The University of Dayton basketball program already has one top-150 national recruit in the fold in Chicago combo guard Kyle Davis, and the Flyers added another Friday in New York City point guard Dayshon “Scoochie” Smith.
The 6-foot-1 Davis is rated No. 109 among seniors on the Rivals.com list, while the 6-2 Smith is No. 121. It’s the first time since at least 1998 when Rivals started that UD has landed two top-150 players in the same recruiting class.
Among schools offering Smith scholarships were Illinois, Penn State, Wichita State, Duquesne, Rhode Island and Richmond, according to Rivals.
“It just came down to where the best decision was, where the best opportunity was,” Smith said. “It doesn’t really matter about the Big Ten or BCS conferences because the Atlantic 10 is on the rise. It’s also one of the best conferences in the NCAA.”
Asked how UD coach Archie Miller reacted to the news, Smith said: “He was happy. He knew I was making a decision (Friday), and he asked me what it was. I let him know it was Flyer Nation. He was real excited. He said he was going to throw a party.”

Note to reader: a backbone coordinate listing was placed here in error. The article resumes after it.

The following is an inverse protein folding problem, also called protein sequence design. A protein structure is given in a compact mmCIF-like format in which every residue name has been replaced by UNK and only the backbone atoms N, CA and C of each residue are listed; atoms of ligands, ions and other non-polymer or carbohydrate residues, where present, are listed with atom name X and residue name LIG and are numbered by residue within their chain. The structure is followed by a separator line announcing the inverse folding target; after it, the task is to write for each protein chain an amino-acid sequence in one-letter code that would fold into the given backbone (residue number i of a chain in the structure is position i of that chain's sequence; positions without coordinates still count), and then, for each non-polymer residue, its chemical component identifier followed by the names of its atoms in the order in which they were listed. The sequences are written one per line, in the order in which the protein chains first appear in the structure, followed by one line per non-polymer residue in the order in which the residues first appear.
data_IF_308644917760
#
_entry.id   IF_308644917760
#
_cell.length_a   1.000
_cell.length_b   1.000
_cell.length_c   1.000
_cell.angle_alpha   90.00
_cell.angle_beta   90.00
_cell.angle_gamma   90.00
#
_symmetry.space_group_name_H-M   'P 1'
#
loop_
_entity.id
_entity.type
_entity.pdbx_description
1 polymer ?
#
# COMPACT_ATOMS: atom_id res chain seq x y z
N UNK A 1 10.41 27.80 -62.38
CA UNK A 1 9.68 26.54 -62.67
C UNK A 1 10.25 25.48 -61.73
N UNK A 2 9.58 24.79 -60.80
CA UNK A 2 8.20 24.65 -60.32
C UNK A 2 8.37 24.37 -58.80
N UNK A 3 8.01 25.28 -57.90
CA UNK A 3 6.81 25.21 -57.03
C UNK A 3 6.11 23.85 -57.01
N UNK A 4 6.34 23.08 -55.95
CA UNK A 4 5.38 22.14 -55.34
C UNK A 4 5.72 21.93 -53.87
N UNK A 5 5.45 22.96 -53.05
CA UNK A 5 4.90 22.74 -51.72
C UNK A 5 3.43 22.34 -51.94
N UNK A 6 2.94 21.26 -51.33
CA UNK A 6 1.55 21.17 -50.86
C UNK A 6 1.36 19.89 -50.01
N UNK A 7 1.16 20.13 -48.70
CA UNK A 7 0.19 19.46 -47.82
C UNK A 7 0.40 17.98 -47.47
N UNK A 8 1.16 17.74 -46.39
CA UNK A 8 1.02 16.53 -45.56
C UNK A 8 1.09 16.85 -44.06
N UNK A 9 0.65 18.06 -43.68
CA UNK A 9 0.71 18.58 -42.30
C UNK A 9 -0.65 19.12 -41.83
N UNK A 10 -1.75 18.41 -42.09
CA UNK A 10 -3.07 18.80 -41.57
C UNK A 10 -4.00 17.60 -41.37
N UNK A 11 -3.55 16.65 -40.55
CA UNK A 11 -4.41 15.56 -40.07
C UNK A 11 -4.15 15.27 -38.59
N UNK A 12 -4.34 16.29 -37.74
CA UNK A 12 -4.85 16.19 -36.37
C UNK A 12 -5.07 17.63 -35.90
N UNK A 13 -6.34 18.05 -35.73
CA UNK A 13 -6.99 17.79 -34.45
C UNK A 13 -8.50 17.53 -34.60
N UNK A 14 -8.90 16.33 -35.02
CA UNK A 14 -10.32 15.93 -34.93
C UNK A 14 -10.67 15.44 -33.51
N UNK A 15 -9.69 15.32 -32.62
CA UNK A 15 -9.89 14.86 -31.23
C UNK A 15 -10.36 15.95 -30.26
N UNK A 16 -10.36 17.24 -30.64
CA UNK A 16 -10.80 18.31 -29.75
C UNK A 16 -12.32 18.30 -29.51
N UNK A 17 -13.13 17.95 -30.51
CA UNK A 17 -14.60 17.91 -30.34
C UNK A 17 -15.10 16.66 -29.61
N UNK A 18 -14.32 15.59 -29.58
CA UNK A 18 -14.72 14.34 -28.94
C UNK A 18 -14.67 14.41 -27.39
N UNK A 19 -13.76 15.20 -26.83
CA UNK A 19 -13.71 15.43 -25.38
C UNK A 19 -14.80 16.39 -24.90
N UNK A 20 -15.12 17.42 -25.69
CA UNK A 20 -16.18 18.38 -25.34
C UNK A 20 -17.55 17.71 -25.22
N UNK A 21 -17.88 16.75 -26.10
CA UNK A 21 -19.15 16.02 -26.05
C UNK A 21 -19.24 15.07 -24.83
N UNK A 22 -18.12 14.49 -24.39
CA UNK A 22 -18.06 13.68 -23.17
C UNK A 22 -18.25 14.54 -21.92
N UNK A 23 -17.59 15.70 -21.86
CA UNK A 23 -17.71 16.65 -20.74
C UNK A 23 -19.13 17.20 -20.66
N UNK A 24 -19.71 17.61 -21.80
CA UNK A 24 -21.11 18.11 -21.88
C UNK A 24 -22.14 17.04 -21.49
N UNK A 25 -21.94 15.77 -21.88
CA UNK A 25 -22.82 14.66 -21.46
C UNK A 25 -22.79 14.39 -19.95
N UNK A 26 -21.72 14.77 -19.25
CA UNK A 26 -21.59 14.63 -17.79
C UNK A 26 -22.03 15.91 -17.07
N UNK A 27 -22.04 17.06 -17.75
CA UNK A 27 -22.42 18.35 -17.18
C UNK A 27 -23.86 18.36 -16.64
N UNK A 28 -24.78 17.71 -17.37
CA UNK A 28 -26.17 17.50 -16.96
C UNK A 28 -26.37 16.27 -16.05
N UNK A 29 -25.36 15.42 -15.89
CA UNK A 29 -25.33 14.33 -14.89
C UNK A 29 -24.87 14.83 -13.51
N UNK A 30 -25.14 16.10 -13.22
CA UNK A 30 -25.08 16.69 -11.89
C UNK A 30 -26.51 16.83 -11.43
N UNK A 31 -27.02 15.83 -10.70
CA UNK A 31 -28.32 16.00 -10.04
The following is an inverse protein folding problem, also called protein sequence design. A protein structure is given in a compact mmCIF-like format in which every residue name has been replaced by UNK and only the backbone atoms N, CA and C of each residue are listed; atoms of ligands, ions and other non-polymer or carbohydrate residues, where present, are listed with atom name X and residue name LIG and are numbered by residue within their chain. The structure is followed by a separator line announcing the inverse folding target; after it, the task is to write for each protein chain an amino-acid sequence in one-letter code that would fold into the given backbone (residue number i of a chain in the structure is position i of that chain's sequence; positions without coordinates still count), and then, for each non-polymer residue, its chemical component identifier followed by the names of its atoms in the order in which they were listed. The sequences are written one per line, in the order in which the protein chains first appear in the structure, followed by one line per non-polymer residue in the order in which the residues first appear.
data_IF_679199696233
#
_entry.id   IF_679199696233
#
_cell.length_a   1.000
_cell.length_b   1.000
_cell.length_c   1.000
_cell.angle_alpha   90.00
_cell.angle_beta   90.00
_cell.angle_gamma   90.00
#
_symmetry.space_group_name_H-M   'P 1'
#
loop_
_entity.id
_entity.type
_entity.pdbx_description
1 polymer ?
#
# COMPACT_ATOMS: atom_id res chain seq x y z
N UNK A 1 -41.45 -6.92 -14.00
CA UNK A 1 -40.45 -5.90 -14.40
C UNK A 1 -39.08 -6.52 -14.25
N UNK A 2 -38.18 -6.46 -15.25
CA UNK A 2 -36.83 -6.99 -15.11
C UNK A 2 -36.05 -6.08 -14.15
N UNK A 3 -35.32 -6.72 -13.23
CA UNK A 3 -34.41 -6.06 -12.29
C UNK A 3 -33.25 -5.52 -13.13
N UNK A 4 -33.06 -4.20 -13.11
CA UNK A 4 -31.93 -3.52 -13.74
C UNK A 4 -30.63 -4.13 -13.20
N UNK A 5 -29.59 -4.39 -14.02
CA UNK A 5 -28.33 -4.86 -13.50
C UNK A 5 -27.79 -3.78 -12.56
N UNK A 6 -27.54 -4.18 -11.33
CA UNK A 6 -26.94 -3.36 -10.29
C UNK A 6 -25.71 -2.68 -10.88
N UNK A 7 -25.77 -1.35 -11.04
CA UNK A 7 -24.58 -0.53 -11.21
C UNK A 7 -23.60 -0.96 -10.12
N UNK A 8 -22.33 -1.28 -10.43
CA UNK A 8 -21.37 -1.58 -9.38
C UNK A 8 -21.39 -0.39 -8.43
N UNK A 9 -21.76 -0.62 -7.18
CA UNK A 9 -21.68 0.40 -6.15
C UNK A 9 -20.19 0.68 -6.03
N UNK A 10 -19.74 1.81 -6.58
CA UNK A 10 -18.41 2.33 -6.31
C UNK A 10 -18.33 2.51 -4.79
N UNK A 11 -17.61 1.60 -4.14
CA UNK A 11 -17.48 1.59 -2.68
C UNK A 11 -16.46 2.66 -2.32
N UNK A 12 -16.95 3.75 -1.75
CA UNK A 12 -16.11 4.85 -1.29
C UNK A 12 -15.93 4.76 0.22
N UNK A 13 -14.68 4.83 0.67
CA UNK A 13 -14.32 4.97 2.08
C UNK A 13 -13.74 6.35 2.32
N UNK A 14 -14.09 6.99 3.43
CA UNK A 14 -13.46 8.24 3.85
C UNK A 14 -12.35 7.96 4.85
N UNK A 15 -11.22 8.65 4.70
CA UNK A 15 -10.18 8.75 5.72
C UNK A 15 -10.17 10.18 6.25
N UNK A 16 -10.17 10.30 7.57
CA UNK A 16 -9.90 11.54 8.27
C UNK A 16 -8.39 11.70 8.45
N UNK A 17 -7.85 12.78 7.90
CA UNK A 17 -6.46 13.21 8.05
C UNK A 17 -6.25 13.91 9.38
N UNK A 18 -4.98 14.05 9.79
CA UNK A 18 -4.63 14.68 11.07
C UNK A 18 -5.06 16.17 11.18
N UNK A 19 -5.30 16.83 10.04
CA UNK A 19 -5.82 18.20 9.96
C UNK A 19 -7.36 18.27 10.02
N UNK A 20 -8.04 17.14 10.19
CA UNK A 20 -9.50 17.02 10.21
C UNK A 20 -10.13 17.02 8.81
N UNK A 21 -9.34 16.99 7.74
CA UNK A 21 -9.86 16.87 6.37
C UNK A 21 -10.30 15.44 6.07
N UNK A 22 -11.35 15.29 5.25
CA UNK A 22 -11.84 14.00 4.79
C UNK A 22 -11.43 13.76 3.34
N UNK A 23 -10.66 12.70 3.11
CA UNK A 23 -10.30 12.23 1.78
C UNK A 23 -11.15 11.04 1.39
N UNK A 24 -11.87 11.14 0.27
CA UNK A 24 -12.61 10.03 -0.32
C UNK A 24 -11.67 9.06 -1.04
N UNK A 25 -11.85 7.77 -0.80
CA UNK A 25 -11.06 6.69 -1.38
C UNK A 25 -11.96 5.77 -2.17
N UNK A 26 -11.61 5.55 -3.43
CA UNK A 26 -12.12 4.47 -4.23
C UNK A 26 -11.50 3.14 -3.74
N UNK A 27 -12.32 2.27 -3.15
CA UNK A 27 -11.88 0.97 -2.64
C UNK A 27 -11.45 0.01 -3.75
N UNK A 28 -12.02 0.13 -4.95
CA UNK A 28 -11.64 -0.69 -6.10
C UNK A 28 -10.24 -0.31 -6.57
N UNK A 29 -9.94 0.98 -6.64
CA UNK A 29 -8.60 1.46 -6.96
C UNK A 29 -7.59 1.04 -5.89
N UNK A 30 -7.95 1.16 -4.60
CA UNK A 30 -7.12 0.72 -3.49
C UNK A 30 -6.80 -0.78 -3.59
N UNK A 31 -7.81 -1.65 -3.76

After his New York City high school shut its doors, Smith transferred to Putnam Science Academy in Connecticut and averaged 17 points and six assists last season.
“He chose the right level where he can really excel and also develop by being on the court,” said Shandue McNeill, Smith’s coach on the AAU New York Lightning. “He could have played at a higher level, at the highest level, but I think it was a matter of Dayton giving him an opportunity to get on the court and grow while he’s playing.”
“He’s a tremendous leader. He’s very crafty. And he’s going to help Dayton in a variety of ways – he can dribble, shoot and pass at an extremely high level.”
Brian Snow, a recruiting analyst for Scout.com, said Smith has a common trait among New York City point guards: tenacity.
“A lot of kids from New York City, they’re tough. And Scooch is no different,” he said. “Maybe he’s not like Kemba Walker (a former Connecticut star) or Tu Holloway (Xavier) in that regard. He doesn’t want to rip your heart out, per se. But he’s still got that toughness to him, the intestinal fortitude. And for a city kid, there’s usually no stage too big.”
McNeil added: “The one difference that separates Scoochie from a typical New York City guard is he can shoot the ball. He can make shots at a high level.”